The European First Year Experience annual conference this year was held in my home town of Nottingham. Hosted by Nottingham Trent University, the event offered an opportunity to catch up with old colleagues and make friends with some new ones. As ever, the conference offered a great opportunity to work up some new ideas and to share some of our own surrounding ideas for student engagement, partnership working and embedded service provision. Presenting alongside Prof Stuart Brand and our Student Success Adviser, Jamie Morris, our presentation offered an examination of Birmingham City University’s approach to partnership working through institutional student engagement at all levels.
Our premise is thus, the buy-in for partnership working needs to be an institutional one at all levels. If it is to be successful, this practice needs to be whole-heartedly embedded, with the support of our directorate, the shared commitment of our academics and internal service-providers, as well as captivating the faith and trust of our students. It is our belief that the only way for any of this to be truly achievable, is if all parties are equally as invested in its success.
Student engagement is not a phrase that gets lip-service in bureaucratic documentation at Birmingham City University, but has instead become a way of business for us, with our Partners for Success philosophy being an integrated part of the university’s operation. Students are key initiators in change and development, working alongside academics, professional staff, our Students’ Union and other students within the university to create lasting and meaningful change.
It was somewhat reassuring to hear that many of the measures that we have put into place as an institution are getting plenty of mileage on the conference circuit, with many other courses experimenting with new ways of thinking. Events such as this one, give us the opportunity for a little protected thinking space in which we can all learn a thing or two, and make a couple of promises along the way.
Some of the gems offered included Mike Hill’s caution against the centrally driven competing programmes of induction, a caution which found a solid fit against our own Luke Millard’s plans for a re-energised induction at Birmingham City University (plans which not too co-incidentally were a resounding success!). Much discussion circulated around the role of the peer mentor. Our own Student Success Adviser, Jamie Morris, found himself the centre of many of the emergent discussions.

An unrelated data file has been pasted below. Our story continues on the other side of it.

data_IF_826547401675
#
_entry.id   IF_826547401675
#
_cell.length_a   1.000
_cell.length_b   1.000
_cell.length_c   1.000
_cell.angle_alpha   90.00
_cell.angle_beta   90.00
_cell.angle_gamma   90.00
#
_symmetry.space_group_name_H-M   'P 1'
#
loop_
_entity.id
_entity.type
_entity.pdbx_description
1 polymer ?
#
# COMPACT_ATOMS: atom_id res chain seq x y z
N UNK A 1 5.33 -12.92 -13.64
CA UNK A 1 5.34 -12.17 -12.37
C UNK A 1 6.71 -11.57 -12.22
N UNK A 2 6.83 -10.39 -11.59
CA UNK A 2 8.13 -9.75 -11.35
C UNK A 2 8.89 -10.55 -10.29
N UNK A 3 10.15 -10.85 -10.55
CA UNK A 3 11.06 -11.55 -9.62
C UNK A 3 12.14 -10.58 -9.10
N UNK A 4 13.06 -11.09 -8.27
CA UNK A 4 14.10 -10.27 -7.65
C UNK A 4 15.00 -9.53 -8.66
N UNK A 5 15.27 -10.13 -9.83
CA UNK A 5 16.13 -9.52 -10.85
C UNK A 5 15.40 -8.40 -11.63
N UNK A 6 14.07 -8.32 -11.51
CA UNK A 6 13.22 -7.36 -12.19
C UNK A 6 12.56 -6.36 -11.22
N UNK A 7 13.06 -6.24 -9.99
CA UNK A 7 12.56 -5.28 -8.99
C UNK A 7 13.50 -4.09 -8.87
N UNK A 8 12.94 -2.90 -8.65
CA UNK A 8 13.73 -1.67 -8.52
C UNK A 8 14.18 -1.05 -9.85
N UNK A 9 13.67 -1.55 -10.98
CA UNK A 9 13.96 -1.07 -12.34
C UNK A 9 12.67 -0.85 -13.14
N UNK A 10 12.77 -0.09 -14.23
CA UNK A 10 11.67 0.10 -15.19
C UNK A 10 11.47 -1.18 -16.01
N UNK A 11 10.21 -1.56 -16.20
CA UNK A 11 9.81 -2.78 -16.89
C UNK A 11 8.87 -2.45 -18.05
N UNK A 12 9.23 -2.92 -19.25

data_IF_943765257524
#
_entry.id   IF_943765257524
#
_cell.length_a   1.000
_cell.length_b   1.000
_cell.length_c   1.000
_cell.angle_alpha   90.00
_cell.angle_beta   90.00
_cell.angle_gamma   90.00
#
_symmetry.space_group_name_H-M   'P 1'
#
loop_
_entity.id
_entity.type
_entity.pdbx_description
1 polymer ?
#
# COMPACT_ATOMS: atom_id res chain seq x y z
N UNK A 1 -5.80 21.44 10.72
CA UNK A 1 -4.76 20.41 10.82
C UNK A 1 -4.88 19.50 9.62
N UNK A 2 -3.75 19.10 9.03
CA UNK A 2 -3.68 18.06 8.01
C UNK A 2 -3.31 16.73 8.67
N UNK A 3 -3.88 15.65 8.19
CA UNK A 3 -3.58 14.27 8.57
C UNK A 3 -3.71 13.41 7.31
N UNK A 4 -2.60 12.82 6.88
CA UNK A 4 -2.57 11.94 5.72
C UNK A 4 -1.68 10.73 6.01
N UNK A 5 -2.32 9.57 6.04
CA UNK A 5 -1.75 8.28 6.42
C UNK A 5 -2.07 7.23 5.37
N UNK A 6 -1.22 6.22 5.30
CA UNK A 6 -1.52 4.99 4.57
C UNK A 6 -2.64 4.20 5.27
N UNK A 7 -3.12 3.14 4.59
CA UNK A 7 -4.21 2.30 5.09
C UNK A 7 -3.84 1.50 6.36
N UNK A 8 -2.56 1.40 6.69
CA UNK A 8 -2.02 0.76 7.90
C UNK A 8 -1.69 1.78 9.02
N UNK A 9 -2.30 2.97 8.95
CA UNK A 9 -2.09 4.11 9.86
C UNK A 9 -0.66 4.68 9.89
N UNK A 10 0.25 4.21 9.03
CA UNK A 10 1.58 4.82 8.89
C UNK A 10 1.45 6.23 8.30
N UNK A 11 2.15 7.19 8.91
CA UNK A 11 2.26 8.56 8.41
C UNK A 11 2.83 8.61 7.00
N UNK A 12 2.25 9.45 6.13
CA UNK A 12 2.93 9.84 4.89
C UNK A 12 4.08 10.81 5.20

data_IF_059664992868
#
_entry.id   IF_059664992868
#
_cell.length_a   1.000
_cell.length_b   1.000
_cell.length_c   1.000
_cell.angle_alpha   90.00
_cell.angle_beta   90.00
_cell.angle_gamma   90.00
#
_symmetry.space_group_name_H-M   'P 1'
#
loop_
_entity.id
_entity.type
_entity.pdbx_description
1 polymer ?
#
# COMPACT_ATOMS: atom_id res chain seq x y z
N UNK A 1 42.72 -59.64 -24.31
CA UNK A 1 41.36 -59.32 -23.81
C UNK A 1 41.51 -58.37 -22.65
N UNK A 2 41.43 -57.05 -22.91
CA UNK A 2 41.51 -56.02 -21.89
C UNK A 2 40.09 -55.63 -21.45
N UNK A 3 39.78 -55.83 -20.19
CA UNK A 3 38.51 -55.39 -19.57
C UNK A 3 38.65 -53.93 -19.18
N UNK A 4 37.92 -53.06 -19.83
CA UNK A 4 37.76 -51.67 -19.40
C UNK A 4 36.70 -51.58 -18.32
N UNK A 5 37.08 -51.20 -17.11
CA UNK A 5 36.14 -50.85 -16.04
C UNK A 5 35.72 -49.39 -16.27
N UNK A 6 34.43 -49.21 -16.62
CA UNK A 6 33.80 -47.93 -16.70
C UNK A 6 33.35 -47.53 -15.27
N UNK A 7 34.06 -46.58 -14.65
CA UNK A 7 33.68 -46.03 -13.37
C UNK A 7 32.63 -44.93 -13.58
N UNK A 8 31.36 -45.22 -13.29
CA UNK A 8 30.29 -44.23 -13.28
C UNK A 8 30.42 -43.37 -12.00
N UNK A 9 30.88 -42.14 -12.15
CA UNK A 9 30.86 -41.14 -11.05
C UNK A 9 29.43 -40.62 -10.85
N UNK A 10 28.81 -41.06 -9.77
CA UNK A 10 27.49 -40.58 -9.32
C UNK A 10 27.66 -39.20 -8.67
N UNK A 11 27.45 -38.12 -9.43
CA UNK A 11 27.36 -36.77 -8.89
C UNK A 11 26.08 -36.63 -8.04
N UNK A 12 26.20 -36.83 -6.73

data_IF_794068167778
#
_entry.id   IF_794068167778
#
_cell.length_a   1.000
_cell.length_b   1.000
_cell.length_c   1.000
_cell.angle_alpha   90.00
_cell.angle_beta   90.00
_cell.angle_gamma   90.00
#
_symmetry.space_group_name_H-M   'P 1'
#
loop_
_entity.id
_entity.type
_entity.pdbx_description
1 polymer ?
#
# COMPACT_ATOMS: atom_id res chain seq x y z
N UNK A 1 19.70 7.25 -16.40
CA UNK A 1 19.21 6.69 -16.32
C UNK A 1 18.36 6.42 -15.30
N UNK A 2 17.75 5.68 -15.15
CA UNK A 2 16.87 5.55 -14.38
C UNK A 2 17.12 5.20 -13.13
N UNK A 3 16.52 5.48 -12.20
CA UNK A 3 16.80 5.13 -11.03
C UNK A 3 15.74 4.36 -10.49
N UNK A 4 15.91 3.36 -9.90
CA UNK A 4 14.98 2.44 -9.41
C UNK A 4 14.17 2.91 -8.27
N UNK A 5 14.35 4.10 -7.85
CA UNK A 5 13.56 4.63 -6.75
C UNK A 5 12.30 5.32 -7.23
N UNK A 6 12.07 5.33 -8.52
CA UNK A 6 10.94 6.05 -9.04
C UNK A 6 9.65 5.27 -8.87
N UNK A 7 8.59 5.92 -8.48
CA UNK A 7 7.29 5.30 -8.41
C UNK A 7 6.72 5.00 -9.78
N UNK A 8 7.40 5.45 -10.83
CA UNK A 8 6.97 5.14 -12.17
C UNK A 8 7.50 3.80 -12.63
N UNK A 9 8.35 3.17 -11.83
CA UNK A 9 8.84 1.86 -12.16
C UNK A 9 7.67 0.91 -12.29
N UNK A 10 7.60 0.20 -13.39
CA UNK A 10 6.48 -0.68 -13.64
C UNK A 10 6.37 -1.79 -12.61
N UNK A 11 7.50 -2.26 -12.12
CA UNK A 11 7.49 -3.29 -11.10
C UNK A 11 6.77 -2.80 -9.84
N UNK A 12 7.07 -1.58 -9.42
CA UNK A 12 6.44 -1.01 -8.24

Joke Vanhoudt shared her thoughts on the need for students to engage much earlier with study skills, highlighting how there is a need for an early warning system for their ongoing development. Since attending the event back in June, we have since put measures in place for a more embedded assessment of our students’ needs from within the academic environment. Here as a part our Level Up programme, we have included a pre-entry assessment which allows us to evaluate the degree of preparedness of our students. We then use this assignment as an early assessment tool within personal tutor meetings with academics who teach on the course. An embedded programme of activity is then tailored for our students needs. This is taught and delivered by our professional services teams, but is attached to the taught curriculum within the academic environment.
Level Up: Kerry Gough Personal Tutor Film
Alongside the need for engagement with study skills, Marks Stubbs, Head of Learning and Research Technologies at Manchester Metropolitan University, highlights the ongoing need and value of the automated process which offers a heightened state of awareness over what is happening in the university. Identifying how ongoing access to big data offers a means by which to keep an eye on institutional trends, he maintains that access to this data offers a means to act fast in order to effect positive change.
On this front Ed Foster (NTU) and Richard Gasgoine (the Dark Lord of Data, Solutionpath) detailed their approach to harnessing data in the creation of Nottingham Trent University’s dashboard as a predictive tool to support and improve the standards of each individual student. The dashboard covers tutorial attendance, Moodle access, coursework upload, library access, campus swipes and academic history. However, somewhat significantly for the business mode of operation, that Stubbs suggests, it also offers the potential to save the financial risk associated with failing students. The Nottingham Trent team have just gone on to win a Times Higher Education award for their efforts in supporting their students.
However, perhaps the most resonating words of truth emerged from our conference friends around the need to prepare to collect rigorous data, and to account for the planning for the collection of that data, whilst in the midst of such exciting interventions. An emergent cautionary tale of omitting to include planning for data collection, results in a lost opportunity that can never be repeated. As Pole warned from the offset, universities are shifting towards a business model of performance, and as a part of that process, student experience is becoming a key performance indicator for Higher Education institutions. If we can support exciting innovations with data that demonstrates its value, then we are in a good position to continue the good work.
It’s a good job that we are already on it!